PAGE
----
A gen­er­ous serv­ing of Southern de­lights

The Washington Times Weekly - - Culture, Etc. - By Aram Bak­shian Jr.

Southern cook­ing is a lit­tle bit like Scar­lett O’Hara: wickedly be­witch­ing, mul­ti­fac­eted and po­ten­tially harm­ful to your health ... but aw­fully hard to re­sist. For starters there are the in­gre­di­ents; as I stated in a piece in the Wall Street Jour­nal some years back, the Southern food pyra­mid seems to be con­structed on a foun­da­tion of salt, sugar, starch and lard. But no one can work more cre­ative magic with th­ese base in­gre­di­ents — trans­form­ing them into kitchen gold — than a really good Southern cook.

I use the word “cook” de­lib­er­ately; one good, home­grown cook is worth a dozen me­diocre, acad­emy-trained chefs. While there is a cur­rent bumper crop of Southern celebrity chefs, you’ll still find the very best Southern cook­ing in un­pre­ten­tious lo­cal spots down South, in­clud­ing fam­ily kitchens and back­yard grills. It isn’t that southern food doesn’t travel well; it’s just that it tastes its best pre­pared by South­ern­ers in a gen­uine Southern set­ting, whether it’s a lit­tle road­side bar­be­cue place where pa­trons are served by bee-hived wait­resses of a cer­tain age who call ev­ery­body “hon,” or a ma­hogany-pan­eled club or ho­tel din­ing room presided over by an im­pos­ing black ma­jor­domo of near-bi­b­li­cal dig­nity and a calm, cour­te­ous com­mand pres­ence.

Per­haps be­cause the South is the only part of the United States that fought and lost a war on the home­front and then un­der­went a hu­mil­i­at­ing oc­cu­pa­tion, it has pre­served more of its orig­i­nal char­ac­ter than the rest of the coun­try. The very post-Civil War poverty that held much of the South down eco­nom­i­cally also meant that it was not a mag­net for mass im­mi­gra­tion. To­day’s South­ern­ers — both white and black — are more likely to be able to trace their roots back gen­er­a­tions in the same com­mu­nity. This has its draw­backs, but it’s great for per­pet­u­at­ing au­then­tic at­mos­phere and cui­sine.

Hunt­ing, fish­ing, farming, fry­ing and bar­be­cu­ing are still liv­ing tra­di­tions in most of the South, which ex­plains why, in the first quar­ter of the 21st cen­tury, the re­gion can still in­spire a mag­a­zine called Gar­den & Gun, the ed­i­tors of which have pro­duced a hand­some, beau­ti­fully il­lus­trated sur­vey of Southern eat­ing, en­com­pass­ing, to quote their sub­ti­tle: “Recipes, Wis­dom, and Sto­ries” from the 14 Southern states rang­ing from Mary­land to Texas. That’s a lot of real es­tate, in­clud­ing cli­mate rang­ing from tem­per­ate to trop­i­cal, ter­rain from moun­tain­ous to swampy, and weather and soil ca­pa­ble of yield­ing al­most any kind of crop you could think of, lit­er­ally from ap­ples to or­anges, with okra, rice, yams and wa­ter­melon in be­tween. And then there’s all that sea­coast, from the Ch­e­sa­peake Bay to the Gulf of Mex­ico — not to men­tion the lakes and rivers feed­ing into it — offering a dizzy­ing va­ri­ety of fish, shell­fish and bi­valves Southern cooks have been work­ing mir­a­cles with since early colo­nial days.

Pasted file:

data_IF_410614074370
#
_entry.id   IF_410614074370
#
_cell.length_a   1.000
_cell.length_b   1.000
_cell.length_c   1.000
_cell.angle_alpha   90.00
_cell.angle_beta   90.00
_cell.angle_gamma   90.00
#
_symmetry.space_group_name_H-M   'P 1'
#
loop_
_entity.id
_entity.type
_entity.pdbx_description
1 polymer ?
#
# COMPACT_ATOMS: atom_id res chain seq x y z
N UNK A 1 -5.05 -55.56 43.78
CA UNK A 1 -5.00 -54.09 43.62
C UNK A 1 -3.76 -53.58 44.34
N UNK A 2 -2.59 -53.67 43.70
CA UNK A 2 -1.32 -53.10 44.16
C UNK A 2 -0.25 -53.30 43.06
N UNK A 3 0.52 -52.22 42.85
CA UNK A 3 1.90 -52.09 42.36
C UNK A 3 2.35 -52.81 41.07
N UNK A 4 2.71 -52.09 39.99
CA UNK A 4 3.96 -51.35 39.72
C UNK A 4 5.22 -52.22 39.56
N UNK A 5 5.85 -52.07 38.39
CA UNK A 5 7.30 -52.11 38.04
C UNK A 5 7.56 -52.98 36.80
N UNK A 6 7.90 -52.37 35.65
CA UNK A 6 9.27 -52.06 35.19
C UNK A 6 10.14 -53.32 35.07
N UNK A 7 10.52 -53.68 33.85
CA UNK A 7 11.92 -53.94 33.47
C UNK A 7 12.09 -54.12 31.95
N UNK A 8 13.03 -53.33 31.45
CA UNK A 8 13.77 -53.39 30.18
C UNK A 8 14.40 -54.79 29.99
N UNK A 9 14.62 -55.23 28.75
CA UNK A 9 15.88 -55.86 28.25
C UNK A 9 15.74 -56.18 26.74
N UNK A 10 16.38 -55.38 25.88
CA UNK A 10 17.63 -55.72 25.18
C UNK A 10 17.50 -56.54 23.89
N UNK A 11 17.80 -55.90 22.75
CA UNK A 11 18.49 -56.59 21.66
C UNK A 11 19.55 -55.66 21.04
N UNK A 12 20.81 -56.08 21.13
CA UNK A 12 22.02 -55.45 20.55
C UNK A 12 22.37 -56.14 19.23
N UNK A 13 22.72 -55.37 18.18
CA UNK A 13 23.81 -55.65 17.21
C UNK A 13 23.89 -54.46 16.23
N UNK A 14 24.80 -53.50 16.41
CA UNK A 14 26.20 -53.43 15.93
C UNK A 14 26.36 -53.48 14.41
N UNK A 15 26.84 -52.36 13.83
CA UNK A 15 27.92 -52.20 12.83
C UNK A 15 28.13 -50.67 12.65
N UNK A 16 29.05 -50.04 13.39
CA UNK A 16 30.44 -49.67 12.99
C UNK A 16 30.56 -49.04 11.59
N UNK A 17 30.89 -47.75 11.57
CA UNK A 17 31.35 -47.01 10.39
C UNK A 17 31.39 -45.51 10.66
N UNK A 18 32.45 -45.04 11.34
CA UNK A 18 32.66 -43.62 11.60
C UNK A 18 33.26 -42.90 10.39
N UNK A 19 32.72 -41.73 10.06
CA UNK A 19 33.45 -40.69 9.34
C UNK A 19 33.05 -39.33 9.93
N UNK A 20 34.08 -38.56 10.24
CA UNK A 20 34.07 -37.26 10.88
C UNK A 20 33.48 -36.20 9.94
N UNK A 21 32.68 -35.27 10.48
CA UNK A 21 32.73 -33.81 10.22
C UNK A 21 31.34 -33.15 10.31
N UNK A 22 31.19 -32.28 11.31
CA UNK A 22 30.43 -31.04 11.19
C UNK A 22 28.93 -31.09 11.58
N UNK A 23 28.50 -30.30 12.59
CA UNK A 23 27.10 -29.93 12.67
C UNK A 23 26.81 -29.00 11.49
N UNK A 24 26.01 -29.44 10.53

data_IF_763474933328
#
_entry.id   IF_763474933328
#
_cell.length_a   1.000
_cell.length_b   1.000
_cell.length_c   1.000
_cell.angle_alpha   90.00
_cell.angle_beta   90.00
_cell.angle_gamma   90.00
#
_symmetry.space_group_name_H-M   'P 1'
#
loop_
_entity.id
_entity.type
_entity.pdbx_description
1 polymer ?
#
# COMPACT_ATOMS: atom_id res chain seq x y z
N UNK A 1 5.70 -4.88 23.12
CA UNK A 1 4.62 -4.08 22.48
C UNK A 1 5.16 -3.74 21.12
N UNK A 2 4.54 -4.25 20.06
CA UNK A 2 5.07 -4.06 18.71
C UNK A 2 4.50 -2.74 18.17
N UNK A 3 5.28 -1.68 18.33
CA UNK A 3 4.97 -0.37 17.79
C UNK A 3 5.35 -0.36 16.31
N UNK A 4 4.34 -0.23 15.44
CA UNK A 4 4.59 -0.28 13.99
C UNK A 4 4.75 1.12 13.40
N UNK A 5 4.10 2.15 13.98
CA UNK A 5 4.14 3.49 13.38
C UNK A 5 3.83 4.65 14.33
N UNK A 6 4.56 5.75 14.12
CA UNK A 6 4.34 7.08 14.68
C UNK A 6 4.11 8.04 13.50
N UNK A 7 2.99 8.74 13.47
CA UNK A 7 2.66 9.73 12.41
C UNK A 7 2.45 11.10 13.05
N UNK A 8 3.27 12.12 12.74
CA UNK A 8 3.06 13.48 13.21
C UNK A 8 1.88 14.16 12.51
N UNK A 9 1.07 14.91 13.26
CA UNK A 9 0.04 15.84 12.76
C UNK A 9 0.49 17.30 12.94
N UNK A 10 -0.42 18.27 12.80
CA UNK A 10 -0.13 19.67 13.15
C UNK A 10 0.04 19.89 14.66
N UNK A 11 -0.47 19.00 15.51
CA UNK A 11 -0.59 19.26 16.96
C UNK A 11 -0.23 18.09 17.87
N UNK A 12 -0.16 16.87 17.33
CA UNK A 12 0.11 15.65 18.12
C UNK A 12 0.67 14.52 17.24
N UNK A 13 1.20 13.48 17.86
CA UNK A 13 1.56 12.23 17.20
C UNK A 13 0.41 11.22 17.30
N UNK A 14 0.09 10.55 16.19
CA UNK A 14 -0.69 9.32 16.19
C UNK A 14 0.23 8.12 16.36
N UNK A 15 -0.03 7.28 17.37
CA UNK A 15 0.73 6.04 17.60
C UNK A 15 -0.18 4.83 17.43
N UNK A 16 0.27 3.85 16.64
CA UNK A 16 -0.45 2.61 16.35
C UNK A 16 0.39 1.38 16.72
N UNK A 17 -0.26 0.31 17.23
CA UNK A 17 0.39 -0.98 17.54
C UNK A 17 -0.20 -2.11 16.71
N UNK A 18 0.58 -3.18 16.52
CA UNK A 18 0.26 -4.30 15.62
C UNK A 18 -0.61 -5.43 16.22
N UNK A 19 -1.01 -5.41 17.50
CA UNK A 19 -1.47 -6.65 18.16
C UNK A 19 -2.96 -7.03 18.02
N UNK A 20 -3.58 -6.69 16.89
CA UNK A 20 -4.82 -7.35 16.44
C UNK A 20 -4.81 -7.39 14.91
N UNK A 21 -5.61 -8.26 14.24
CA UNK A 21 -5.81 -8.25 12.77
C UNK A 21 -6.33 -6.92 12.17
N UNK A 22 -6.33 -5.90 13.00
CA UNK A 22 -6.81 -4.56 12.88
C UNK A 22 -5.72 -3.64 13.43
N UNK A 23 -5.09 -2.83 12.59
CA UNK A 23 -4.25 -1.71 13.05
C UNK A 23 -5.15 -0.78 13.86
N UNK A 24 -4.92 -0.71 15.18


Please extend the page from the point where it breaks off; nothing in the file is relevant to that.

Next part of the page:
“The South­erner’s Cook­book” in­cludes more than 125 recipes run­ning the gaunt­let from ap­pe­tiz­ers to dessert, with a sec­tion on Southern cock­tails — the South be­ing the re­gion where the clas­sic Amer­i­can cock­tail orig­i­nated — thrown in for good mea­sure.

There is help­ful in­for­ma­tion on sub­sti­tutes for hard-to-find re­gional in­gre­di­ents, the recipes are all clear and easy to fol­low, and the se­lec­tion is broadly rep­re­sen­ta­tive, in­clud­ing stan­dard clas­sics like Brunswick Stew, Mary­land Crab­cakes and Bour­bon Balls (a dessert that has al­lowed many a tee­to­talling Southern host­ess to sneak a pleas­ant jolt of al­co­hol with­out re­sort­ing to Ly­dia Pinkham’s), three dis­tinc­tive gravies to grace your coun­try ham (in­clud­ing cof­fee-based “red-eye” gravy), and even more bar­be­cue sauces to choose from, rang­ing from tart, vine­gary North Carolina style to the all-too-sweet Mem­phis style dom­i­nated by brown sugar, ketchup and chili sauce.

Ev­ery once in awhile you may sus­pect the ed­i­tors of pulling your leg, as in their recipe for “Not-QuiteSo-Cooked-To-Death Green Beans,” a suf­fi­ciently soggy con­coc­tion that fol­lows an en­try for “Smoth­ered Coun­try-Style Green Beans” in which the even-more­over­cooked prime in­gre­di­ent is green in name only. And then there’s “Col­lard Pesto” which as­says to re­place the ten­der, fra­grant and sub­tle fla­vor of Sweet Basil with what is prob­a­bly the coars­est, rank­est prod­uct of Southern veg­etable gar­dens, or­di­nar­ily stewed for hours in hog fat just to ren­der it ed­i­ble.

It’s enough to drive one to drink, prefer­ably in the form of an “An­te­bel­lum Julep,” a recipe that pre­dates to­day’s Bour­bon-based juleps: a sim­ple but per­fectly bal­anced com­po­si­tion of fresh mint leaves, sorghum syrup, cognac and good Ja­maican rum.

Now that’s what I like about the South.


Aram Bak­shian Jr., a for­mer aide to Pres­i­dents Nixon, Ford and Rea­gan, writes widely on pol­i­tics, history, gas­tron­omy and the arts.

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